"We were trained how to whip the prisoners with the sticks, on how to electrocute, (and) how to use the plastic bag to suffocate them," Prak Khan said.

He said the court interrogators were also taught a "light but painful" torture method in which they inserted a needle under prisoners' nails, and that sometimes inmates were forced to eat excrement.

"Detainees would be told not to make loud noises, not to curse or exchange swear words, or to shout slogans. And they were also warned not to scream while being tortured," he said.

He said also he occasionally witnessed medics extracting blood from prisoners until they died.

"As I noted, there were five bags of blood taken from one detainee until the person was dying. After blood was drawn, no one could ever live because they were dying already while their blood was being taken," said Prak Khan.

Prak Khan said interrogators would torture prisoners until they confessed to spying on the Khmer Rouge regime and provided names of others in so-called espionage networks.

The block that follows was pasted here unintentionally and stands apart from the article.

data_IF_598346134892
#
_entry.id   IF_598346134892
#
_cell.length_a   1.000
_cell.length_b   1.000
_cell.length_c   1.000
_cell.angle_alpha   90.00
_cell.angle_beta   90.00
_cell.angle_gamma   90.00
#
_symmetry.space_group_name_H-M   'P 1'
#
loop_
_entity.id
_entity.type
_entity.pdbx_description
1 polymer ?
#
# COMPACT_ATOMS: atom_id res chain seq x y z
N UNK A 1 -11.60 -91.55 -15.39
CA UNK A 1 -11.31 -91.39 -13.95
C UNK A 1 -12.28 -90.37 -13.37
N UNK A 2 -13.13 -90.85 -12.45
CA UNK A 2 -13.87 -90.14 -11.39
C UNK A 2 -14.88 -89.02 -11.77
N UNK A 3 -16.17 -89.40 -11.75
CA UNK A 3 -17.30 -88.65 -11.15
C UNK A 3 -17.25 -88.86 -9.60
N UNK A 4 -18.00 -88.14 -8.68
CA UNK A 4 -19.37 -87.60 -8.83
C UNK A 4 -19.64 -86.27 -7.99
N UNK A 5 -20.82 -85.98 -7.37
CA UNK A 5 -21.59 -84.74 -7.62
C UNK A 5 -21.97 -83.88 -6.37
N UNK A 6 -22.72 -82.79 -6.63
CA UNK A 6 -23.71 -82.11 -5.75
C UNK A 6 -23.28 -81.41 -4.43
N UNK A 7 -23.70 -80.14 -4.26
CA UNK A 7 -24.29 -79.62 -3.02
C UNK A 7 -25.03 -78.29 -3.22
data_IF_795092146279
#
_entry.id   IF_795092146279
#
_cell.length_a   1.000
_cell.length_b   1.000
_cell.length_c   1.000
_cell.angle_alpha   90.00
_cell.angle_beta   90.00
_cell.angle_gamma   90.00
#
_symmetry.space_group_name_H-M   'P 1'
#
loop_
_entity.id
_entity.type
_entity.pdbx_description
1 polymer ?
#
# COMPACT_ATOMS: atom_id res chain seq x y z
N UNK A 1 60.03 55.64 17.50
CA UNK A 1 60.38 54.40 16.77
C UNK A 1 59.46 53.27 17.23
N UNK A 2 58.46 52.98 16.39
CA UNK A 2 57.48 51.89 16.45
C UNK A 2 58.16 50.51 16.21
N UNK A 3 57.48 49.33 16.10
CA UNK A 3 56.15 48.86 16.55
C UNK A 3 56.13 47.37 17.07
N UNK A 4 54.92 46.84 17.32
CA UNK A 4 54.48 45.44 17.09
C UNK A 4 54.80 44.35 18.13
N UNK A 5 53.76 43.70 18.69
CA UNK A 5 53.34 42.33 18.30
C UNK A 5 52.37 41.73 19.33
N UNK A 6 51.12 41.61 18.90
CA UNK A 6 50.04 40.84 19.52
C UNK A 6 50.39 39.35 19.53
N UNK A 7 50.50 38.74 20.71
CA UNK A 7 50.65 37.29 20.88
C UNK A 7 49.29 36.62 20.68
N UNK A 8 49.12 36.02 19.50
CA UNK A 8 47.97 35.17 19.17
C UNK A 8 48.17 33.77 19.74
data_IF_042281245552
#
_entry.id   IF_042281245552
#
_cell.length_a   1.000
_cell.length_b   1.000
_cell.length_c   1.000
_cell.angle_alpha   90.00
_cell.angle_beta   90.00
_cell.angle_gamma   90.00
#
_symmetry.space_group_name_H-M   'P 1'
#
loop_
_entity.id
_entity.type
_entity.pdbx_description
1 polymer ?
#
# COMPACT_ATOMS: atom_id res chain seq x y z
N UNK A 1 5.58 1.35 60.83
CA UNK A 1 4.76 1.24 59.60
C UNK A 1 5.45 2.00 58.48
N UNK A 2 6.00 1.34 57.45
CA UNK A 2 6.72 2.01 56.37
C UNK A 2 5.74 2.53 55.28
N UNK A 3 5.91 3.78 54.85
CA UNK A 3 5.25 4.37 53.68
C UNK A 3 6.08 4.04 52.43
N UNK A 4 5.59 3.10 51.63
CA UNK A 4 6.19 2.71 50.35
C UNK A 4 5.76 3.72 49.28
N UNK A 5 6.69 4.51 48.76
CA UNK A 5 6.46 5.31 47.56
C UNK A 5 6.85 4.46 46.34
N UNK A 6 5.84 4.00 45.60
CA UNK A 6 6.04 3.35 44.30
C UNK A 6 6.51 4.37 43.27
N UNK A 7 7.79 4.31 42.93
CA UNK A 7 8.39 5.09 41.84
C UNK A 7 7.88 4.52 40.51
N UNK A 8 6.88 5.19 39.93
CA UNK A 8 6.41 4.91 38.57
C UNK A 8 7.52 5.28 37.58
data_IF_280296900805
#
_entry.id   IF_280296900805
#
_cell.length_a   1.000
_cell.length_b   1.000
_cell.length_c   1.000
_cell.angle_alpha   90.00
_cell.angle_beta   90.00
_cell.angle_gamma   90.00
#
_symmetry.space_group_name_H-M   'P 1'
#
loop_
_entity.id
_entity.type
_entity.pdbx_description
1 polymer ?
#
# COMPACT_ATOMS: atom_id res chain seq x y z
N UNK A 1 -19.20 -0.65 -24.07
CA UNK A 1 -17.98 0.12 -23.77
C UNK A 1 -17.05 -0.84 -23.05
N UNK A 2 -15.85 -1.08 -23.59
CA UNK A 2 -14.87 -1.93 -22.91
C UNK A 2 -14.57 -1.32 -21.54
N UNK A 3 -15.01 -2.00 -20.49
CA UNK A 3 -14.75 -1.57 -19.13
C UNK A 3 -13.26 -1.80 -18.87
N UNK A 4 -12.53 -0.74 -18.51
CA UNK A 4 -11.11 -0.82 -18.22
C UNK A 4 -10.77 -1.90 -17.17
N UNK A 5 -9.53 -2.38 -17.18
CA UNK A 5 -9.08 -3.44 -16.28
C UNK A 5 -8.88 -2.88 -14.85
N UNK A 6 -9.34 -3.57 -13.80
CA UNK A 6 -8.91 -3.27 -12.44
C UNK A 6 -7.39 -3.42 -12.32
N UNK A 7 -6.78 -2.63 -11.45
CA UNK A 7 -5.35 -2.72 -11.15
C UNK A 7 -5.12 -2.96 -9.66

In earlier testimony, Duch admitted he did not believe that confessions obtained through torture were accurate.

Prak Khan recalled that children were separated from adult prisoners and exterminated, adding that he once saw a Tuol Sleng guard kill a seven or eight-month old infant.

"(A guard) took the baby from the mother and he dropped the baby from the upper floor to the ground and later on I was ordered to bury that dead baby," Prak Khan said.

The 66-year-old Duch, whose real name is Kaing Guek Eav, has accepted responsibility for his role governing the jail and begged forgiveness near the start of his trial for war crimes and crimes against humanity.

But the defendant has consistently rejected claims by prosecutors that he held a central leadership role in the Khmer Rouge, and says he never personally killed anyone.

Led by Pol Pot, who died in 1998, the Khmer Rouge emptied Cambodia's cities in a bid to forge a communist utopia. Up to two million people died of starvation, overwork and torture or were executed during the 1975-1979 regime.

Four other former Khmer Rouge leaders are in detention and are expected to face trial next year at the court, which was formed in 2006 after nearly a decade of wrangling between the UN and the Cambodian government.

The troubled tribunal faces accusations of interference by the Cambodian government and claims that local staff were forced to pay kickbacks for their jobs.